HIPAA Compliance for Medical Practices
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HIPAA Compliance for Medical Practices
HIPAA Compliance and HIPAA Risk management Articles, Tips and Updates for Medical Practices and Physicians
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HIPAA Breach Notification Rule

HIPAA Breach Notification Rule | HIPAA Compliance for Medical Practices | Scoop.it

HIPAA Breach Notification Rules under the HITECH and GINA Act were issued on January 25, 2013, resulting in modifications to HIPAA Privacy, Security, and Enforcement. This is commonly known as the Omnibus Rule. The Omnibus Rule mandates covered entities (CEs) and business associates (BAs) provide the required HIPAA breach notifications following an impermissible use or disclosure of protected health information (PHI).

What is a HIPAA Breach?

A HIPAA breach notification may be required because of an impermissible use or disclosure under the Privacy Rule that compromises the security or privacy of the protected health information (PHI) of an individual.  An impermissible use or disclosure is presumed to be a breach unless the CE or BA demonstrates that there is a low probability that the protected health information has been compromised.

A risk assessment must include consideration of at least the following factors:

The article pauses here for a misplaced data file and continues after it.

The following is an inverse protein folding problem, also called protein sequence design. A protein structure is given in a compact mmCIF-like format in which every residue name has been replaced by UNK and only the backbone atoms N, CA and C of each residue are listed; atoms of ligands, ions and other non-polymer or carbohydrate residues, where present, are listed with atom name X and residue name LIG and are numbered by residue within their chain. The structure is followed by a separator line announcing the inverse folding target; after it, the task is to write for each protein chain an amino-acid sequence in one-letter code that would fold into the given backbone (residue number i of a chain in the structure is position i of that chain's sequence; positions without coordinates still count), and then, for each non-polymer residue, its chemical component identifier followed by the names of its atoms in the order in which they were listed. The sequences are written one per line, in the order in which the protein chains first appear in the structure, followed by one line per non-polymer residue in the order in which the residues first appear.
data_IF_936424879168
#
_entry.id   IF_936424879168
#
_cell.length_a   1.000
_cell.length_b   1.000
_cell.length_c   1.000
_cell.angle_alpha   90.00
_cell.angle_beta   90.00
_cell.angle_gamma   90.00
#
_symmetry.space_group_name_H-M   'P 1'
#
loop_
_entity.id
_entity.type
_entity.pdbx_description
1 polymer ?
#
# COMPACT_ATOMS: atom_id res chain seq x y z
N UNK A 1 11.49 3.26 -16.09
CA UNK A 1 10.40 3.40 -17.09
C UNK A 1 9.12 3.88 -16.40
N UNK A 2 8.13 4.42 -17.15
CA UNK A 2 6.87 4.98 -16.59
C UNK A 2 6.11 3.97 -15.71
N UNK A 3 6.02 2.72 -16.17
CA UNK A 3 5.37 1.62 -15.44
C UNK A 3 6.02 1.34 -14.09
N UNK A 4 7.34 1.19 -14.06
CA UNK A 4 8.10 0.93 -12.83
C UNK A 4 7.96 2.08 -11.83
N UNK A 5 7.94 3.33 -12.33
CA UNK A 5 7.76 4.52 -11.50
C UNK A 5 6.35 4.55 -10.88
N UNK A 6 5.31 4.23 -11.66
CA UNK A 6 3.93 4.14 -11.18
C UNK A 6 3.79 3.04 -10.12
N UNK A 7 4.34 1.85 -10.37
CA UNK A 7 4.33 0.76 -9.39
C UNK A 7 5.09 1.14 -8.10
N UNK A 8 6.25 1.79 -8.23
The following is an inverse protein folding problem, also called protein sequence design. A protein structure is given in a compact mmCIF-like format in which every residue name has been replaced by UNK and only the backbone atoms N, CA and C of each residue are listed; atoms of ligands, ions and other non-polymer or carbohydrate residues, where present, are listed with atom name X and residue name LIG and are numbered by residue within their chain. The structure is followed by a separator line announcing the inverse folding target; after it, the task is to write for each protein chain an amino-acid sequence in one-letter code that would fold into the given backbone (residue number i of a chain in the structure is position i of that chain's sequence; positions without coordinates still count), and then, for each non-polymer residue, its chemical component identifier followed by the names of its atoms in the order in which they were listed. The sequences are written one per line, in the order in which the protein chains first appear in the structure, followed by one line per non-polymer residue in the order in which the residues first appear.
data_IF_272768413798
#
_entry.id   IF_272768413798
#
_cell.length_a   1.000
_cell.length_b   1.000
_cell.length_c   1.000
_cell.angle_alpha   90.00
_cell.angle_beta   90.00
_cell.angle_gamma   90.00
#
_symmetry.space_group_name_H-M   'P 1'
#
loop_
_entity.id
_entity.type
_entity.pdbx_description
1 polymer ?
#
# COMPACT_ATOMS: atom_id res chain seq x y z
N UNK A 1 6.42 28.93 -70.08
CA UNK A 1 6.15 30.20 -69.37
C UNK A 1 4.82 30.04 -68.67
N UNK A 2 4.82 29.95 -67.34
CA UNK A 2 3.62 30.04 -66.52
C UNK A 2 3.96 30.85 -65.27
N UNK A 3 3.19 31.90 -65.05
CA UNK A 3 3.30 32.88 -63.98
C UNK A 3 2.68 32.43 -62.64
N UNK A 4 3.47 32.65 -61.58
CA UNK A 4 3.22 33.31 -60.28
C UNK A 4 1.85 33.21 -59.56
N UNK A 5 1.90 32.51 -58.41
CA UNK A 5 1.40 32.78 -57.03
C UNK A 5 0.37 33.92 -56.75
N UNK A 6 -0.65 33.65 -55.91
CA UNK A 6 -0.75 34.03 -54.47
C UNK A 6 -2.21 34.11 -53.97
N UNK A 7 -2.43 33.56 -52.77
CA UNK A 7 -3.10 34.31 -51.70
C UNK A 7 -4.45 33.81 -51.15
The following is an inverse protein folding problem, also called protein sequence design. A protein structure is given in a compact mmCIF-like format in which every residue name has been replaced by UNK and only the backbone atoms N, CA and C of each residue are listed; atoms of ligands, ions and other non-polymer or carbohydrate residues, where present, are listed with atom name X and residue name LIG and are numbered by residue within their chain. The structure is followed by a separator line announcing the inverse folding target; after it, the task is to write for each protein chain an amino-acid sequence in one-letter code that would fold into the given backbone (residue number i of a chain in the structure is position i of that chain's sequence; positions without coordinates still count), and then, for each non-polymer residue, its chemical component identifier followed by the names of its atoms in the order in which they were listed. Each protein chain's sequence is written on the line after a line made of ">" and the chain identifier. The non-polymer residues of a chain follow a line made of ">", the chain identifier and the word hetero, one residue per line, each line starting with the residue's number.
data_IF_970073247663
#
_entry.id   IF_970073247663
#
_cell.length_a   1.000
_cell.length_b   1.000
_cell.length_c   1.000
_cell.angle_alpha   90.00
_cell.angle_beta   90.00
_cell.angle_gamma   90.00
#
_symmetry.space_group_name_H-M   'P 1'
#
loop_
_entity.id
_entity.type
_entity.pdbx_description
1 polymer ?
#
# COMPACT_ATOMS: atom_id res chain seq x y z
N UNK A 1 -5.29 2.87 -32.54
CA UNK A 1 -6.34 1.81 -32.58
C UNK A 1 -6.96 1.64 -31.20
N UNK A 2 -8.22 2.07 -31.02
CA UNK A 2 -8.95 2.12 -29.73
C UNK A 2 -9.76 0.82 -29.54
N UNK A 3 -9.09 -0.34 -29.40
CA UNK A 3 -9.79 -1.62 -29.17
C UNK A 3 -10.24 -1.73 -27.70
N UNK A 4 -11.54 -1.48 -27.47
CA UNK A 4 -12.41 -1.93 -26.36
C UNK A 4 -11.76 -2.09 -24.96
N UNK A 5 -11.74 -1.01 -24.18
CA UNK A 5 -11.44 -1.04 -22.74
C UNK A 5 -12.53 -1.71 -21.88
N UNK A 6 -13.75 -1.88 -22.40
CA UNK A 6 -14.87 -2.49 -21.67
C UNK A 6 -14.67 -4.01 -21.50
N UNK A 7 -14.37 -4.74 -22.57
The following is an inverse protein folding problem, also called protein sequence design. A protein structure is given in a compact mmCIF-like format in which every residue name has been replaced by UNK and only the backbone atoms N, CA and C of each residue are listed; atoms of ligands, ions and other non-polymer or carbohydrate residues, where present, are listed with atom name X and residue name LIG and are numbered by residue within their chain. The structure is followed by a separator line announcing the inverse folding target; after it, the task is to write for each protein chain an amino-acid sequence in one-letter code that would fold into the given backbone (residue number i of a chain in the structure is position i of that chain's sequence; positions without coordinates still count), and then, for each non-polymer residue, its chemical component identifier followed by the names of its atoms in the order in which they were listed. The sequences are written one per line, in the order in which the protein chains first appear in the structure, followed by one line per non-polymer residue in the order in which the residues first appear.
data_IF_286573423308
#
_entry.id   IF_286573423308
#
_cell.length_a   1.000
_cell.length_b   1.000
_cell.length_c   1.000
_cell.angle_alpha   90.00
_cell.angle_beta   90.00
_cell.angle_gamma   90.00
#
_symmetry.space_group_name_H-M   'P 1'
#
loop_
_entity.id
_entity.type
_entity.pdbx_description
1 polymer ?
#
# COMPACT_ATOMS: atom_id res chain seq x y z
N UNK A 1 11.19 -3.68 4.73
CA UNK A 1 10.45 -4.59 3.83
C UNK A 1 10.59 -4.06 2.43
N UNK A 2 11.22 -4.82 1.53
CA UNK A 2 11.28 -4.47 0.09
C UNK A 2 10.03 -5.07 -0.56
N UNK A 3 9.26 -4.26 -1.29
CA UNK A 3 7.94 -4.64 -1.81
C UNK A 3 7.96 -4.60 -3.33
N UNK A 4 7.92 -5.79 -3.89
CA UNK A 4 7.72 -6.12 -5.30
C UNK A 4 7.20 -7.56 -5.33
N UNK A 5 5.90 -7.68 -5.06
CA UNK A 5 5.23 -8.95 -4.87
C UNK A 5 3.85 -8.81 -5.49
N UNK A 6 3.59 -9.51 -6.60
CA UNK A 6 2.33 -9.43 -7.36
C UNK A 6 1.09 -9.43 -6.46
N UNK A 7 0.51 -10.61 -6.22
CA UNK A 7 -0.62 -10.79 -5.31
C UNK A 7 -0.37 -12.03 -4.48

• The extent and nature of the PHI involved (i.e. types of identifiers and likelihood of re-identification);
  • The unauthorized person who used the protected health information or to whom the disclosure was made;
  • If the PHI was viewed and/or acquired;
  • To what extent the risk to the PHI has been mitigated.

How Does a HIPAA Breach Notification Work?

(1) HIPAA Breach Notification Rule: Following a breach of unsecured PHI, CEs must notify affected individual(s) and the Secretary of Health and Human Services (HHS).”  In instances where the breach affects more than 500 residents of a State or jurisdiction, notice must be provided to prominent local media.  In addition, BAs must notify CEs that a breach has occurred.

Individual HIPAA breach notifications must occur without delay, but not later than 60 days from the date of the breach discovery.  A breach is considered to be “discovered” when at least one employee of the entity knows of the breach.  This does not include the person responsible for the breach.

(2) Covered Entities HIPAA Breach Notification: Covered entities are required to notify affected individuals following the discovery of a breach of unsecured PHI. The CE must provide the individual notice in written form by first-class mail.  Notices by email are permissible if the affected individual has agreed to receive notices electronically.

What about Business Associates?

(1) Business Associates HIPAA Breach Notification:  If a breach of unsecured PHI occurs by a business associate, the BA must notify the CE following the discovery of the breach.  A business associate must provide notice to the covered entity no later than 60 days from the day of discovery of the breach.  BAs are required to provide the identification of each individual affected by the breach.  The covered entity is responsible for ensuring the individuals are notified of a breach by a business associate even if the covered entity is charged with the responsibility of providing individual notices to the business associate.